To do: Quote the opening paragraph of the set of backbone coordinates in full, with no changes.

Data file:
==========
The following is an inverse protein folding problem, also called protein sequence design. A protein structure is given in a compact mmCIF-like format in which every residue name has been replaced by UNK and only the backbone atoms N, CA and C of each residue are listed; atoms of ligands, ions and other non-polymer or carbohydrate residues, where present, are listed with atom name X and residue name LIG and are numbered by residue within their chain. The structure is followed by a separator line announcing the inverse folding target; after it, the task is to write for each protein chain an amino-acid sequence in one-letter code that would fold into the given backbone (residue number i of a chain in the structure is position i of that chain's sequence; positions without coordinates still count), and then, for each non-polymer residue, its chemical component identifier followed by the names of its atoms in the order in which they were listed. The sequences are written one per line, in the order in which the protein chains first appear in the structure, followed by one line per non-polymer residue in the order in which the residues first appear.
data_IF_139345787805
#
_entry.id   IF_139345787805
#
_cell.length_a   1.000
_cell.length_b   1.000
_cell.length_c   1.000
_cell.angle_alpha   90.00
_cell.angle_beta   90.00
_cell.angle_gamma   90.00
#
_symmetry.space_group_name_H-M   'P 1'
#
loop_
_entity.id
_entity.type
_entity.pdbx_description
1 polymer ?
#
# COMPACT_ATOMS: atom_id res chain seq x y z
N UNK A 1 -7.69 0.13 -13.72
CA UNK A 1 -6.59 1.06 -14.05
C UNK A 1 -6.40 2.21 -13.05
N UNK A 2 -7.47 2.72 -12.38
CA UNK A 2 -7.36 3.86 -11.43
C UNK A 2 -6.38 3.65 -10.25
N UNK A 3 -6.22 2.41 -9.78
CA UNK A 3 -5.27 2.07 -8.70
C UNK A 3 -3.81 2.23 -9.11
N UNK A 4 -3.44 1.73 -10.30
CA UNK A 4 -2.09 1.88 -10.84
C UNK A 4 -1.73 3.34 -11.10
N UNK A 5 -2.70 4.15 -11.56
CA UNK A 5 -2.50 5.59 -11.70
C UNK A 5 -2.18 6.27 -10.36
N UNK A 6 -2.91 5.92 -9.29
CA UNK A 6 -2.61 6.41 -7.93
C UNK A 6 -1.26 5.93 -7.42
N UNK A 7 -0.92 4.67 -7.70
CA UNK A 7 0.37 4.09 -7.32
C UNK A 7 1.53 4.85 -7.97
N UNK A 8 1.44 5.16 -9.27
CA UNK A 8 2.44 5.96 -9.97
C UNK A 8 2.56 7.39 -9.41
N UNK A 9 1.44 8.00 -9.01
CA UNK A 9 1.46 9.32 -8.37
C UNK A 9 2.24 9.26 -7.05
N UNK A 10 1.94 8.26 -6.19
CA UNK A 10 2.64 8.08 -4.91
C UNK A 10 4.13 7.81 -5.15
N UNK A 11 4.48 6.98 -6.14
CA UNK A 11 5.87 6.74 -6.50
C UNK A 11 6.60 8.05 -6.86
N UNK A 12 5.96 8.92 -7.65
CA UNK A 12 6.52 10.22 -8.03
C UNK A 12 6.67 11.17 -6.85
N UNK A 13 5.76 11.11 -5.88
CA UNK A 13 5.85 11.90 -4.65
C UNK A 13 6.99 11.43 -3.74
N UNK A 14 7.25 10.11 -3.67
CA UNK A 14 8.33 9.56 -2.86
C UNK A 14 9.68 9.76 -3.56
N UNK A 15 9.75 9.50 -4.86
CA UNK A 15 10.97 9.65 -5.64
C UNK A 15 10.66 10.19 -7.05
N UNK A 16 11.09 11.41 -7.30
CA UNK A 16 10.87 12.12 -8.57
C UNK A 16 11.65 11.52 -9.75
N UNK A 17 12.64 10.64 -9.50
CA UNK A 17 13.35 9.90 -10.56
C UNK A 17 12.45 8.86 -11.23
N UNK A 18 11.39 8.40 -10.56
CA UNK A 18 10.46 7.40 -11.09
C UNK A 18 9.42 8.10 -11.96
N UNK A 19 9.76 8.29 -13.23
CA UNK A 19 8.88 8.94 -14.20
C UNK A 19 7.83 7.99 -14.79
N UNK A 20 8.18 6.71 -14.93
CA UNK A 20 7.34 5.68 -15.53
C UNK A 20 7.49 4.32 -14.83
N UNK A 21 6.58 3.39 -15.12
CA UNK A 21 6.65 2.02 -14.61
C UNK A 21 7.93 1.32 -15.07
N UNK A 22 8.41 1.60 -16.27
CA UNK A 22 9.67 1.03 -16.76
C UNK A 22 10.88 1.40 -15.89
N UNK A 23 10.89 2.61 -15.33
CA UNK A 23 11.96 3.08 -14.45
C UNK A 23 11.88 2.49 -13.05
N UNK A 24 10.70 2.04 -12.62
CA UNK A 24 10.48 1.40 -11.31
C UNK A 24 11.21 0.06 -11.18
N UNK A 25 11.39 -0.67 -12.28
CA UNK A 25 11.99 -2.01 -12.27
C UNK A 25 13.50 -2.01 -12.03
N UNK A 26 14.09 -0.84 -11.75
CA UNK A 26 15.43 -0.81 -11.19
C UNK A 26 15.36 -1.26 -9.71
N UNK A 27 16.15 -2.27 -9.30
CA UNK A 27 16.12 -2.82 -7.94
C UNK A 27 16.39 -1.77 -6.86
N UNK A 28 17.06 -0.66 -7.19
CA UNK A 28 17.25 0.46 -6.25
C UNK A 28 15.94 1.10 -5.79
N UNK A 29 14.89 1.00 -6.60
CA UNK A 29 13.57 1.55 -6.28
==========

The following is an inverse protein folding problem, also called protein sequence design. A protein structure is given in a compact mmCIF-like format in which every residue name has been replaced by UNK and only the backbone atoms N, CA and C of each residue are listed; atoms of ligands, ions and other non-polymer or carbohydrate residues, where present, are listed with atom name X and residue name LIG and are numbered by residue within their chain. The structure is followed by a separator line announcing the inverse folding target; after it, the task is to write for each protein chain an amino-acid sequence in one-letter code that would fold into the given backbone (residue number i of a chain in the structure is position i of that chain's sequence; positions without coordinates still count), and then, for each non-polymer residue, its chemical component identifier followed by the names of its atoms in the order in which they were listed. The sequences are written one per line, in the order in which the protein chains first appear in the structure, followed by one line per non-polymer residue in the order in which the residues first appear.